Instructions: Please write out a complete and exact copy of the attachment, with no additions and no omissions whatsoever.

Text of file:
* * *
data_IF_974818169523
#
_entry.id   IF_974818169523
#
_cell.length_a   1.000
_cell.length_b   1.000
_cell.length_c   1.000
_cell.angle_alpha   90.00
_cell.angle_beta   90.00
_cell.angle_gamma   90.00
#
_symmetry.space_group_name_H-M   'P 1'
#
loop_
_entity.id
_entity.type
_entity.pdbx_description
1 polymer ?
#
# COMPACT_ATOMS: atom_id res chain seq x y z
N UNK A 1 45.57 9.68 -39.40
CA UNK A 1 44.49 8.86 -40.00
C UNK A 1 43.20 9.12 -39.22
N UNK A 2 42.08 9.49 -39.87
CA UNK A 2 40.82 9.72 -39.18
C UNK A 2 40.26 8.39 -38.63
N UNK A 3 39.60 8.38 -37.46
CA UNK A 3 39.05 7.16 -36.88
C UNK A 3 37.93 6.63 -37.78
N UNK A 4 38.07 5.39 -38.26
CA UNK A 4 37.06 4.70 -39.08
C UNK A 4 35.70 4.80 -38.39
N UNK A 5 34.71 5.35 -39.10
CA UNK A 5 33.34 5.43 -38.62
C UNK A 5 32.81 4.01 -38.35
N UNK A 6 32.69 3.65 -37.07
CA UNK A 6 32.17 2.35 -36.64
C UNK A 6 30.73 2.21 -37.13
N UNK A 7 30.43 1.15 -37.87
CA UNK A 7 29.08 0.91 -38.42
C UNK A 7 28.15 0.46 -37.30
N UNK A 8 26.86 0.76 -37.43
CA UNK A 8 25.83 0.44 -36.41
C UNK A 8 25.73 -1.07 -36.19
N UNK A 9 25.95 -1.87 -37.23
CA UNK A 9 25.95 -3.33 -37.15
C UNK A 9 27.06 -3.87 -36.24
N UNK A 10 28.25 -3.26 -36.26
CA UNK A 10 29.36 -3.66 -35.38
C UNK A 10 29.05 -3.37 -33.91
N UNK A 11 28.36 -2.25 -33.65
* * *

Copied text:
data_IF_974818169523
#
_entry.id   IF_974818169523
#
_cell.length_a   1.000
_cell.length_b   1.000
_cell.length_c   1.000
_cell.angle_alpha   90.00
_cell.angle_beta   90.00
_cell.angle_gamma   90.00
#
_symmetry.space_group_name_H-M   'P 1'
#
loop_
_entity.id
_entity.type
_entity.pdbx_description
1 polymer ?
#
# COMPACT_ATOMS: atom_id res chain seq x y z
N UNK A 1 45.57 9.68 -39.40
CA UNK A 1 44.49 8.86 -40.00
C UNK A 1 43.20 9.12 -39.22
N UNK A 2 42.08 9.49 -39.87
CA UNK A 2 40.82 9.72 -39.18
C UNK A 2 40.26 8.39 -38.63
N UNK A 3 39.60 8.38 -37.46
CA UNK A 3 39.05 7.16 -36.88
C UNK A 3 37.93 6.63 -37.78
N UNK A 4 38.07 5.39 -38.26
CA UNK A 4 37.06 4.70 -39.08
C UNK A 4 35.70 4.80 -38.39
N UNK A 5 34.71 5.35 -39.10
CA UNK A 5 33.34 5.43 -38.62
C UNK A 5 32.81 4.01 -38.35
N UNK A 6 32.69 3.65 -37.07
CA UNK A 6 32.17 2.35 -36.64
C UNK A 6 30.73 2.21 -37.13
N UNK A 7 30.43 1.15 -37.87
CA UNK A 7 29.08 0.91 -38.42
C UNK A 7 28.15 0.46 -37.30
N UNK A 8 26.86 0.76 -37.43
CA UNK A 8 25.83 0.44 -36.41
C UNK A 8 25.73 -1.07 -36.19
N UNK A 9 25.95 -1.87 -37.23
CA UNK A 9 25.95 -3.33 -37.15
C UNK A 9 27.06 -3.87 -36.24
N UNK A 10 28.25 -3.26 -36.26
CA UNK A 10 29.36 -3.66 -35.38
C UNK A 10 29.05 -3.37 -33.91
N UNK A 11 28.36 -2.25 -33.65